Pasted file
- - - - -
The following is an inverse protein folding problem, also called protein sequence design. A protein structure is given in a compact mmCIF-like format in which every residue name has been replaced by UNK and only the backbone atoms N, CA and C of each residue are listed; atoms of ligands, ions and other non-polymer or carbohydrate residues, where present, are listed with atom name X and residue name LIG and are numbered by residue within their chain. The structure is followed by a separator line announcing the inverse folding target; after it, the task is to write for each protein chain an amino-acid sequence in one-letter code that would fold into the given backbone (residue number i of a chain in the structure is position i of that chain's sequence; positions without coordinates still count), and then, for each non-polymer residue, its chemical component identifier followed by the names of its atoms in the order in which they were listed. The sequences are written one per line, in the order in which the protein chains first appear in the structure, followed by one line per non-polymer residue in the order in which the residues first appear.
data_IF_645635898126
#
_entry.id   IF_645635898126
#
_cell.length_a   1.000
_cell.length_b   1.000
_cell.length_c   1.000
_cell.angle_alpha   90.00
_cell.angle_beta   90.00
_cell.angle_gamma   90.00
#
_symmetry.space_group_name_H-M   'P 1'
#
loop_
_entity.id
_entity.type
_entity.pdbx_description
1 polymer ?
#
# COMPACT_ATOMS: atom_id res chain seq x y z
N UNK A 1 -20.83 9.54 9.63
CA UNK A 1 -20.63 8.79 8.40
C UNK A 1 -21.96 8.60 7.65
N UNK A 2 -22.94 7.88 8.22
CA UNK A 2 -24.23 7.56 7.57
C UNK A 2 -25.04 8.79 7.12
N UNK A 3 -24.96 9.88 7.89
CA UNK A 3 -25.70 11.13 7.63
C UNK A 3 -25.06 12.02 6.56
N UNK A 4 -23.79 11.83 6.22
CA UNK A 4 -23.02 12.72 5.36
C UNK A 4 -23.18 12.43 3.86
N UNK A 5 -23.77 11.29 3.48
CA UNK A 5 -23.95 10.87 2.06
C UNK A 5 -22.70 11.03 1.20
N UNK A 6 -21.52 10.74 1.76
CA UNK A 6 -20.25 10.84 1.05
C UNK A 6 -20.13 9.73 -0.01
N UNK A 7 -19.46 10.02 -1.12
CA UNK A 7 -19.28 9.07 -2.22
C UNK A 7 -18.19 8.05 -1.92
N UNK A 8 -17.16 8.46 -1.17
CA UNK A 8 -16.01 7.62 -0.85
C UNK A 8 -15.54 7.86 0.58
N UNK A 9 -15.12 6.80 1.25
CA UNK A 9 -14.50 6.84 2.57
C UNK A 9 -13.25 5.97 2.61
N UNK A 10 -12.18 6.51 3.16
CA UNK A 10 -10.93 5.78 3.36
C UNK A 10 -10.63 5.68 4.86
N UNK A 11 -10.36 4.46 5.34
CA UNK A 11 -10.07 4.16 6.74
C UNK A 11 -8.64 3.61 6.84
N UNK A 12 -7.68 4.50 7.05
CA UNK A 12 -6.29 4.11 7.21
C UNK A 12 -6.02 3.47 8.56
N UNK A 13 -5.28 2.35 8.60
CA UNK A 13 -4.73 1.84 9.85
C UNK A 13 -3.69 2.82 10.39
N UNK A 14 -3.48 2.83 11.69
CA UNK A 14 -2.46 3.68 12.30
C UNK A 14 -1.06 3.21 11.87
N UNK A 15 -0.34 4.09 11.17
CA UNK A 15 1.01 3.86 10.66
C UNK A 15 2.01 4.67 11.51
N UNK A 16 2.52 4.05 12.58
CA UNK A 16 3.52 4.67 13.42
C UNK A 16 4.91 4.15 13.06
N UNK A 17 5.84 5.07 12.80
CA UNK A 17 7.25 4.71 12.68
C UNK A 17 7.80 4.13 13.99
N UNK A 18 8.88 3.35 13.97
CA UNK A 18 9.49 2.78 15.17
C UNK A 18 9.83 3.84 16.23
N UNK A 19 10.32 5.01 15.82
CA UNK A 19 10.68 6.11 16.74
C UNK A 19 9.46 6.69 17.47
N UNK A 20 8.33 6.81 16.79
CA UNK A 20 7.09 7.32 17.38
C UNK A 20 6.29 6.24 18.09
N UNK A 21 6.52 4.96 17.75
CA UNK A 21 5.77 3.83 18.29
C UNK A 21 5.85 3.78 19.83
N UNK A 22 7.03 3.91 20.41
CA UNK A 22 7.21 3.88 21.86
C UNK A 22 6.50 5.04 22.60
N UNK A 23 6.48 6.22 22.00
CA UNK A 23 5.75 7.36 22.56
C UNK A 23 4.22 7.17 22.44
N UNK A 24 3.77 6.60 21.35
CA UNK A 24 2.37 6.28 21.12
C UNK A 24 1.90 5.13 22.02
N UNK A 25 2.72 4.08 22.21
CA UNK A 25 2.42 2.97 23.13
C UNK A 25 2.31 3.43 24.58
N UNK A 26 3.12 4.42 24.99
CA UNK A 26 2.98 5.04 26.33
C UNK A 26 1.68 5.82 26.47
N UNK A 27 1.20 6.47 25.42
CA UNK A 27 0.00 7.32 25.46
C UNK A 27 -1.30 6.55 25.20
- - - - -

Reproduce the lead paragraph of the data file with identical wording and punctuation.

The following is an inverse protein folding problem, also called protein sequence design. A protein structure is given in a compact mmCIF-like format in which every residue name has been replaced by UNK and only the backbone atoms N, CA and C of each residue are listed; atoms of ligands, ions and other non-polymer or carbohydrate residues, where present, are listed with atom name X and residue name LIG and are numbered by residue within their chain. The structure is followed by a separator line announcing the inverse folding target; after it, the task is to write for each protein chain an amino-acid sequence in one-letter code that would fold into the given backbone (residue number i of a chain in the structure is position i of that chain's sequence; positions without coordinates still count), and then, for each non-polymer residue, its chemical component identifier followed by the names of its atoms in the order in which they were listed. The sequences are written one per line, in the order in which the protein chains first appear in the structure, followed by one line per non-polymer residue in the order in which the residues first appear.